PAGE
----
Policy Memo: Online Communications, Blogs and Journals
October 5, 2005
TO: All Trinity Students
FR: President Patricia McGuire
RE: Trinity Policy Regarding Online Communications, Blogs and Journals
Students have brought to my attention the fact that some students participate in various online journals, blogs and websites in which students may post pictures, profiles and thoughts about many things. This memo reminds you of Trinity’s policy on Technology and Telecommunications, and Trinity’s general expectations for student conduct online.
First, please be advised that Trinity does not sponsor, endorse or approve of any online website, blog, journal or other electronic site with the exception of Trinity’s own website. Trinity’s website is an institutional electronic publication for institutional information. Trinity may choose to post links to other websites that provide important information and access that supports Trinity’s mission and programs. Other organizations may not link to Trinity’s website or use Trinity’s name, logo, domain name or images without Trinity’s explicit permission. Only the President of Trinity or her designee may give such permission. Students may not give such permission to any outside organization. Trinity owns the domain “trinitydc.edu” and no person may use or give away that domain without my express permission.
Second, please read the Technology and Telecommunications Policy posted on the website.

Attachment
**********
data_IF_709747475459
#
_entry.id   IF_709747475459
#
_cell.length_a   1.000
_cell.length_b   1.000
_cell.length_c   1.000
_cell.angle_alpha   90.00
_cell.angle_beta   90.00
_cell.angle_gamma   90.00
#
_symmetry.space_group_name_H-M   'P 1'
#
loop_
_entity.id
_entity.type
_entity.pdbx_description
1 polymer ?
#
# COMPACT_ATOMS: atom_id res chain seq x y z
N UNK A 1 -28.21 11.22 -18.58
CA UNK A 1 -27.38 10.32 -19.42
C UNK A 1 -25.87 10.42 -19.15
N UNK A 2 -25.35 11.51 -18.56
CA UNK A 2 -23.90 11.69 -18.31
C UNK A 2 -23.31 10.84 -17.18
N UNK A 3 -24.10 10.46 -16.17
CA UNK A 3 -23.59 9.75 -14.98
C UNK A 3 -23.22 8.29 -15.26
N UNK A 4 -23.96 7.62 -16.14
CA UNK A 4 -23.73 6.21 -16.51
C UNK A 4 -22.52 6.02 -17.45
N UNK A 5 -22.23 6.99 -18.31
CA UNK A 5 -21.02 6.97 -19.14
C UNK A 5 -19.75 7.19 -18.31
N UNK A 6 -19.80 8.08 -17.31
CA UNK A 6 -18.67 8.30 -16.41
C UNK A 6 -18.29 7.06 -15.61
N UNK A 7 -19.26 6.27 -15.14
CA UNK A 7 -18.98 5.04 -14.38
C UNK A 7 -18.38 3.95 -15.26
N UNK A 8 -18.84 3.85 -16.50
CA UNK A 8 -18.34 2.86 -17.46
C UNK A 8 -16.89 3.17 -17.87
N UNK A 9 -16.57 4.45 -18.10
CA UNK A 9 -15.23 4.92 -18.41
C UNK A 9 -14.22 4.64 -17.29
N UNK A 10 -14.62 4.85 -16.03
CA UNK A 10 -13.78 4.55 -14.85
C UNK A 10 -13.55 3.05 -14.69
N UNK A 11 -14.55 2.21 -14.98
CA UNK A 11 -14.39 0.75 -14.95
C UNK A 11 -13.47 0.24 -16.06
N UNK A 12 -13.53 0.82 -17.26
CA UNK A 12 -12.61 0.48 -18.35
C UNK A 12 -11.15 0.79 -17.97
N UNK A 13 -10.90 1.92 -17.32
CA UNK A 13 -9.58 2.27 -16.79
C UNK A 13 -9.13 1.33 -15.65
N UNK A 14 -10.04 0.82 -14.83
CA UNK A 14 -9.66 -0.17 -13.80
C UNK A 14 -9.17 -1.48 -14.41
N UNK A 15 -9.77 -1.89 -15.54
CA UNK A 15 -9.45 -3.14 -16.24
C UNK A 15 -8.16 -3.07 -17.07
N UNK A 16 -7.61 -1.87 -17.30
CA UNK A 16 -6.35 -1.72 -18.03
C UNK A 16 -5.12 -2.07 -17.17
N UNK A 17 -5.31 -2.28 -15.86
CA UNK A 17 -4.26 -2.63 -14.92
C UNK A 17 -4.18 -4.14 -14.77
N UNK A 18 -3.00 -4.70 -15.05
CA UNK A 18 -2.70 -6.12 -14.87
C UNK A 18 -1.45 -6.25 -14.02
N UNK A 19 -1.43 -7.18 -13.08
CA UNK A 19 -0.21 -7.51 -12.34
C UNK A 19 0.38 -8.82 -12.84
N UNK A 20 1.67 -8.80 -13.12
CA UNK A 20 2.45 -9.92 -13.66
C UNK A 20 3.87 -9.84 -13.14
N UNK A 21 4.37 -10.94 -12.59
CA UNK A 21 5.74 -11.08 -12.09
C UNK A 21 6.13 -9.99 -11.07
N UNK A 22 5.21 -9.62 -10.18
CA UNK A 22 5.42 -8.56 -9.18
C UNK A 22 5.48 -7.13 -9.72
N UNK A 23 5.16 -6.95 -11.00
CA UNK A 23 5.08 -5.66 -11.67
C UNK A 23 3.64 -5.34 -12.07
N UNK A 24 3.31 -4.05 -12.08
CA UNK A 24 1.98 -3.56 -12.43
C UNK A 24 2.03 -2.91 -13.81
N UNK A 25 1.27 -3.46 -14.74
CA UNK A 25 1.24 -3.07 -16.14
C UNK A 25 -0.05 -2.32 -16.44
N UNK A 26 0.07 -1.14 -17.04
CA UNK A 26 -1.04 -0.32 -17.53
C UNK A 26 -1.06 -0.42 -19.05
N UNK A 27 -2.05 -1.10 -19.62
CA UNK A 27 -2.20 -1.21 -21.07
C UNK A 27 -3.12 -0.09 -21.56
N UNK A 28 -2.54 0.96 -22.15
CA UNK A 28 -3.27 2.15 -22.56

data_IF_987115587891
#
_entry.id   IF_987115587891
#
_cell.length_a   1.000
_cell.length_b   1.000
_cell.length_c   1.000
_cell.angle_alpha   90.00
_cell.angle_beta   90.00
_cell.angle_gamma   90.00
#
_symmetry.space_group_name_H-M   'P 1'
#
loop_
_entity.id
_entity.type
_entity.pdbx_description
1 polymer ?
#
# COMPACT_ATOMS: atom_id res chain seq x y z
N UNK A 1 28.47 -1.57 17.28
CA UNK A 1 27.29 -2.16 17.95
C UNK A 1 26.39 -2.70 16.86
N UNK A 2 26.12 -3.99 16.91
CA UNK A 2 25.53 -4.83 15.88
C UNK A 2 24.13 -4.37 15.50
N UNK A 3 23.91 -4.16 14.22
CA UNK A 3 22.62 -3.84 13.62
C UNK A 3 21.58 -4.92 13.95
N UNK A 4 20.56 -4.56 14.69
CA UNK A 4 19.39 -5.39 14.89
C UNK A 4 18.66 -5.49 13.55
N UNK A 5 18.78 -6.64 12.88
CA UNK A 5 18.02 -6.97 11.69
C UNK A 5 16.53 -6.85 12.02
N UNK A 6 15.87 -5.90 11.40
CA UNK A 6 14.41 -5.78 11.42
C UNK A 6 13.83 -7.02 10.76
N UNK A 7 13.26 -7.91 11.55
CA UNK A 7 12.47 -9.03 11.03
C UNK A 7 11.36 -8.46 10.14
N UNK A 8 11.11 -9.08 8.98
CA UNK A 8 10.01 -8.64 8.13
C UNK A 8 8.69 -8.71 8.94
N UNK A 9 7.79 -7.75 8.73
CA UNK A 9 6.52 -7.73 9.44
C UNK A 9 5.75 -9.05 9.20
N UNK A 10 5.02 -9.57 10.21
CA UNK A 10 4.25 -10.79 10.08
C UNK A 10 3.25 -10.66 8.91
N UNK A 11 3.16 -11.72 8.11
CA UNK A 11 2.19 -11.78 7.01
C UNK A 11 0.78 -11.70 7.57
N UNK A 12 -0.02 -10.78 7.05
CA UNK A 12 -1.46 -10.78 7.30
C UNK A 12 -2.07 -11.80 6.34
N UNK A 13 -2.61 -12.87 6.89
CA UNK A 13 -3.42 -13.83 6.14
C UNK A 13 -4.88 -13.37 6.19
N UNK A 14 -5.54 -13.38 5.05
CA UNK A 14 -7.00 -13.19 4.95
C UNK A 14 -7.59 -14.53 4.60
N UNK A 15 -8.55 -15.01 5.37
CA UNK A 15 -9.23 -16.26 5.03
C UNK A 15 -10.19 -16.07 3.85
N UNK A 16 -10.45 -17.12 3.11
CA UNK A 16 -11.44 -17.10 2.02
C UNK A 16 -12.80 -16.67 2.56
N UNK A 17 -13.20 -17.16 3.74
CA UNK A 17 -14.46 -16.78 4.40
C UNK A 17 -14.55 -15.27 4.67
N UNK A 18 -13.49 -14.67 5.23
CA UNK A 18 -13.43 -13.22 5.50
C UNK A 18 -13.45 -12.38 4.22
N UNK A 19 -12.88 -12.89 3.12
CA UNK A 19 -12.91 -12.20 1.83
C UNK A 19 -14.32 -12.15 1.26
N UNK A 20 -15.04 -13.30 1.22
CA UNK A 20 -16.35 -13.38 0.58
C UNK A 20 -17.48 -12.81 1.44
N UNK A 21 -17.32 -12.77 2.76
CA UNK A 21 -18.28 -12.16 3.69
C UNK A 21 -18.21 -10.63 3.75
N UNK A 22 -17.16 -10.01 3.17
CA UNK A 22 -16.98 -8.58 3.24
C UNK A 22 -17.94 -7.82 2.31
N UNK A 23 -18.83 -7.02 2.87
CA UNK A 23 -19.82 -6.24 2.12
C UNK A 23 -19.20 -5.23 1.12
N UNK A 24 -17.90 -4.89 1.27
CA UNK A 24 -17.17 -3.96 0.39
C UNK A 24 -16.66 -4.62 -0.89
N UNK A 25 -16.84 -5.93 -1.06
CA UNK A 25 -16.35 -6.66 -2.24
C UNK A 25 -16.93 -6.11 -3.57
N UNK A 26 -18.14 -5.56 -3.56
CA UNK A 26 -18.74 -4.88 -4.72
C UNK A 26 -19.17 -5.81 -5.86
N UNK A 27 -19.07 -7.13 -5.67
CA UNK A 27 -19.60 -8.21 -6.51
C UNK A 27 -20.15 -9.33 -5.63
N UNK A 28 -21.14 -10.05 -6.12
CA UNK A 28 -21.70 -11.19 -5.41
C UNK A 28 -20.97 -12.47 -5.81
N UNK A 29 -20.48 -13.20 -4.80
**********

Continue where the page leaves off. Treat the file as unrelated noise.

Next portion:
You are responsible to comply with all parts of this policy. Violations of this policy carry penalties that can include suspension of your email and online privileges, and disciplinary action up to and including expulsion from Trinity.
Third, as Trinity’s policy clearly states, and as all policies that I have ever read on the various blogs and journals indicate, any use of our technology or communications media, or those external media, must reflect acceptable use standards, which specifically prohibit communications that harass, intimidate, libel or otherwise violate the rights of other people. You are free to express your opinions about the issues of the day. You are not free to characterize other students, faculty, staff or other people in ways that are demeaning and defamatory.
I have read some of the material that some students have posted on certain outside websites. Some of these postings clearly violate this acceptable use policy. If you post a comment that defames another student by name or by description, you will incur disciplinary action at Trinity, up to and including expulsion.
You may also be liable for a civil lawsuit by the victim of your libelous language.
Trinity will not accept liability for any conduct by any student that violates our Technology Policy and the policy stated in this communication. However, Trinity will take action to protect the rights of students who are victimized by the online conduct of other students.
Finally, I remind all students that just about anything you post online, even items you think are private, may ultimately be discovered by future employers and investigators for both public and private entities, and these may be used against you when you are seeking a job, a security clearance, entry to the bar, or other access to employment or social settings. What seems cool right now can be tragic ten years from now. You need to assume that there is no such thing as privacy online.
I urge you to be judicious in posting private personal information that may be exploited by others in the future. I urge you as well to use common sense and discretion in making comments about other people, your employer or institutions with which you are affiliated, including Trinity. Trash talk never reflects well on the author. I expect Trinity students to be able to articulate various points of view, including criticisms, with class and style, focused properly on issues, not people.
I am happy to discuss this with you.